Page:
Six things I learned writing a book about the Black Panthers


by   


My new book about the Black Panthers
(Image by Michael Richardson)
   Permission   Details   DMCA

On August 17, 1970, an Omaha policeman, Larry Minard, was killed by a bomb in a vacant house while responding to a call about a woman screaming. The ambush attack on police was blamed on the local Black Panthers and two leaders, Edward Poindexter and Wopashitwe Mondo Eyen we Langa (then David Rice) were convicted and sentenced to life in prison. I lived in Omaha and attended the 1971 trial. All my adult life I wondered if the two men were really guilty. Ten years ago I decided to find out and began research that consumed my life for the next decade.

The first thing I learned was the ugly history of racism in Omaha. The largely all-white prairie city was populated by an influx of black residents from southern states recruited by the Union Pacific railroad and Omaha’s large slaughterhouse industry as strikebreakers. Living in segregated neighborhoods, the new arrivals were despised and discriminated against at every opportunity.

In 1891, a frenzied lynch mob of thousands stormed the downtown jail and beat George Smith to death before hanging his battered bloody body from a lamp post. Smith had been accused of assaulting a white girl. The awful scene was repeated in 1919 when an even larger crowd burned the Douglas County Courthouse and lynched Will Brown, accused of assaulting a white woman. A local newspaper called the riot an orgy of blood and fire. The Army had to be called out to quiet the crazed city.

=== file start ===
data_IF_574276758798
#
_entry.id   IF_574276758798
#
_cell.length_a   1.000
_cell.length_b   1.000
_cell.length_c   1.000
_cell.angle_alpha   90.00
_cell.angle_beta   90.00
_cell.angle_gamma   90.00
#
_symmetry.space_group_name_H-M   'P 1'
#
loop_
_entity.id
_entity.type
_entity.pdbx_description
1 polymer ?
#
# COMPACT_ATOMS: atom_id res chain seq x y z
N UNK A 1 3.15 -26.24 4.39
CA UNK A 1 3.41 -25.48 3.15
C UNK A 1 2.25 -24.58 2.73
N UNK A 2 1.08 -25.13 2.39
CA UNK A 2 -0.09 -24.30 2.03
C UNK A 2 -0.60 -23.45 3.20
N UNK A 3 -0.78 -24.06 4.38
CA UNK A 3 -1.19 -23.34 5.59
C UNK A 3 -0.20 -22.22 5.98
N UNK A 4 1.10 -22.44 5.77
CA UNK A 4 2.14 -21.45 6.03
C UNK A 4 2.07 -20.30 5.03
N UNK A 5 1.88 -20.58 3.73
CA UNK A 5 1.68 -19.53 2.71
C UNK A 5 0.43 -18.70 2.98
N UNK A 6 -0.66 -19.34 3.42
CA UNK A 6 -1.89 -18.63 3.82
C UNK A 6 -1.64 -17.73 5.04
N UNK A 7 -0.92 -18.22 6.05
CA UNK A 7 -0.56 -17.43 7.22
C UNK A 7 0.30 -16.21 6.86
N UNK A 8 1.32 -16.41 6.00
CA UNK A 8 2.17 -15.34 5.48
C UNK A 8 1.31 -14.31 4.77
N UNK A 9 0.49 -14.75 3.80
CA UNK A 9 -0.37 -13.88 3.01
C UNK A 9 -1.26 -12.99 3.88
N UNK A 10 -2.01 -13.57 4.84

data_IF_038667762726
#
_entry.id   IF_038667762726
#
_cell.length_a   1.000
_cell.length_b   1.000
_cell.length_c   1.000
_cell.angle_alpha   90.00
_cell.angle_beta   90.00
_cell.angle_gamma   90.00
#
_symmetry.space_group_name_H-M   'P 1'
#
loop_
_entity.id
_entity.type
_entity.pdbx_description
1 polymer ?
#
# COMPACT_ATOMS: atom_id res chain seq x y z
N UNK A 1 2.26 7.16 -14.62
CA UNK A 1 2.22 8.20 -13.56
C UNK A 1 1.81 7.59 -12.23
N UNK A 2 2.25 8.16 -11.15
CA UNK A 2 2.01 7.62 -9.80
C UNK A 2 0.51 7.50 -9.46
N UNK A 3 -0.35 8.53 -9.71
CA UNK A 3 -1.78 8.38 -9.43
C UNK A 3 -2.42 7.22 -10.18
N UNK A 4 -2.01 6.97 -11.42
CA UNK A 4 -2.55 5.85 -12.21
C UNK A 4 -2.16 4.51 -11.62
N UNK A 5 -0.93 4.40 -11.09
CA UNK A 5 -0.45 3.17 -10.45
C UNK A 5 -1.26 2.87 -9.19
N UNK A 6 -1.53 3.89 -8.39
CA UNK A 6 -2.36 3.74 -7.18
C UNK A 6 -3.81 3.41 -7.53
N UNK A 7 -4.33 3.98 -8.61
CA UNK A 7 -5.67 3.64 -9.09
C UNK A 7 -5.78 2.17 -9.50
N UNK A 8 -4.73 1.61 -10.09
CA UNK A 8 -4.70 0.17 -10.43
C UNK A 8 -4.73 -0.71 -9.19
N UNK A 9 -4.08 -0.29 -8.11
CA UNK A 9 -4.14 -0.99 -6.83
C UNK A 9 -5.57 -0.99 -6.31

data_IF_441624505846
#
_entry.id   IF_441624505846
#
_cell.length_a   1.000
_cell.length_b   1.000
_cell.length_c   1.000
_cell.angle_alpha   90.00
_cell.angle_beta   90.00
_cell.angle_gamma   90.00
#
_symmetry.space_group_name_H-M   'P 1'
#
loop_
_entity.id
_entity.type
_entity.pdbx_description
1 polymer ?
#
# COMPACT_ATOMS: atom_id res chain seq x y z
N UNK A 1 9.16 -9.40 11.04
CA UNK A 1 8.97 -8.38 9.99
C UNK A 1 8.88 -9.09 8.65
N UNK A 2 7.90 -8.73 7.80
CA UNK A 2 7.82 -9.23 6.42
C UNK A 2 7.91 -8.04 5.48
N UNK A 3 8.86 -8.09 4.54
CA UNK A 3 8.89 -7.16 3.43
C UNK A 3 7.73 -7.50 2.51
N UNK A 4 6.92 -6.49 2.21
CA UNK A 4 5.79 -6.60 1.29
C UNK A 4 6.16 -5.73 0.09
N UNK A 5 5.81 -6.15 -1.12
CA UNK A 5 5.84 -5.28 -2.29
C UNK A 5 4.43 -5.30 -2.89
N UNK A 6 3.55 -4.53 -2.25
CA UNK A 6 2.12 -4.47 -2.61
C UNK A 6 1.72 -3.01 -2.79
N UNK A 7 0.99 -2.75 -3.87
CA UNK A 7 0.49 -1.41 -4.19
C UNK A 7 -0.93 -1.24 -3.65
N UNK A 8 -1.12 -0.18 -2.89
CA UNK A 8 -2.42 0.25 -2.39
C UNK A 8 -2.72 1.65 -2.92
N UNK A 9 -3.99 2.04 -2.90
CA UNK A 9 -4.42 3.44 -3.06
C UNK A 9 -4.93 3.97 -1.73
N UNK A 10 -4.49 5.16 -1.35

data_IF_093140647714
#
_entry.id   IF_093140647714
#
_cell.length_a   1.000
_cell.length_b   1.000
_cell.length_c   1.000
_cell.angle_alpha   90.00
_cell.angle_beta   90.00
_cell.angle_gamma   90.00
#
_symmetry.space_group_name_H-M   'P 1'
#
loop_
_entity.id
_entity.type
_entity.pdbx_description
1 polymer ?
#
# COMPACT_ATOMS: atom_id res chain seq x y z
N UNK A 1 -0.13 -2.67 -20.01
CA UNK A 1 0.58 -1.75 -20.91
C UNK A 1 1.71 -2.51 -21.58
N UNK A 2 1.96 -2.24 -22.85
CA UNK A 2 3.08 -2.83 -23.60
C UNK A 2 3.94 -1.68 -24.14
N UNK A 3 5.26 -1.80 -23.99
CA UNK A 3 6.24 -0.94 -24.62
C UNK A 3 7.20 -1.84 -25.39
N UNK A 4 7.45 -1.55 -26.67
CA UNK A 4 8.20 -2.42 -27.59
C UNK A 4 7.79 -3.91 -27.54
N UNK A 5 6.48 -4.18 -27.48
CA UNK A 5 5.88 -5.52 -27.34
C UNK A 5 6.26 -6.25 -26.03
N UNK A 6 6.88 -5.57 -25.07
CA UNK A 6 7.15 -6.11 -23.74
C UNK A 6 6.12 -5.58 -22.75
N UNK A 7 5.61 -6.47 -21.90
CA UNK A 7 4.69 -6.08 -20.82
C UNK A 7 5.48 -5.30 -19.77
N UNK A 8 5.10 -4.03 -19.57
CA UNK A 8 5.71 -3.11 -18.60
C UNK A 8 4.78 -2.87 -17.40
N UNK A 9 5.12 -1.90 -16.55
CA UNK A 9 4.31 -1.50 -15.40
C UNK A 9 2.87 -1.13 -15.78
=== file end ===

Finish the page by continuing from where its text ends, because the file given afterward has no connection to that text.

Little changed in Omaha in the half-century between the Courthouse lynching and Minard murder trial. Omaha remained a much segregated city with “terrible prejudice” as Governor Frank Morrison described the racial climate.

The second thing I learned was that J. Edgar Hoover, the director of the Federal Bureau of Investigation, believed Marcus Garvey of back-to-Africa fame was guilty of ordering the murder of a rival, the Rev. J. W. H. Eason. Hoover had hired four black agents to penetrate Garvey’s Universal Negro Improvement Association. The UNIA suffered a rift when Eason parted ways with Garvey and went about establishing his own organization. Information obtained by Hoover’s agents strongly suggested that Garvey ordered the assassination of Eason in 1923 after a church service in New Orleans. Hoover was unable to persuade Louisiana authorities to prosecute Garvey and had to content himself with convicting Garvey of federal mail fraud charges.

Hoover’s inability to see Garvey prosecuted for murder led to a lifelong animus against black activists and a determination to not play by the rules, setting the stage for decades of dirty tricks culminating in the clandestine COINTELPRO operation. A burglary at the Media, Pennsylvania FBI office in 1971 led to the formal termination of COINTELPRO but not before thousands of American citizens had been targeted for counterintelligence measures.

The third thing I learned was how Hoover was able to corrupt nearly all of the FBI agents into cooperating in the illegal and clandestine COINTELPRO misdeeds. This question troubled me quite a while and it wasn’t until I read the personnel records of the top FBI officials under the Freedom of Information Act that I learned the answer. When the top FBI brass was hired they call came with glowing recommendations from employers, teachers, neighbors and others, yet Hoover was somehow able to corrupt them to commit crimes.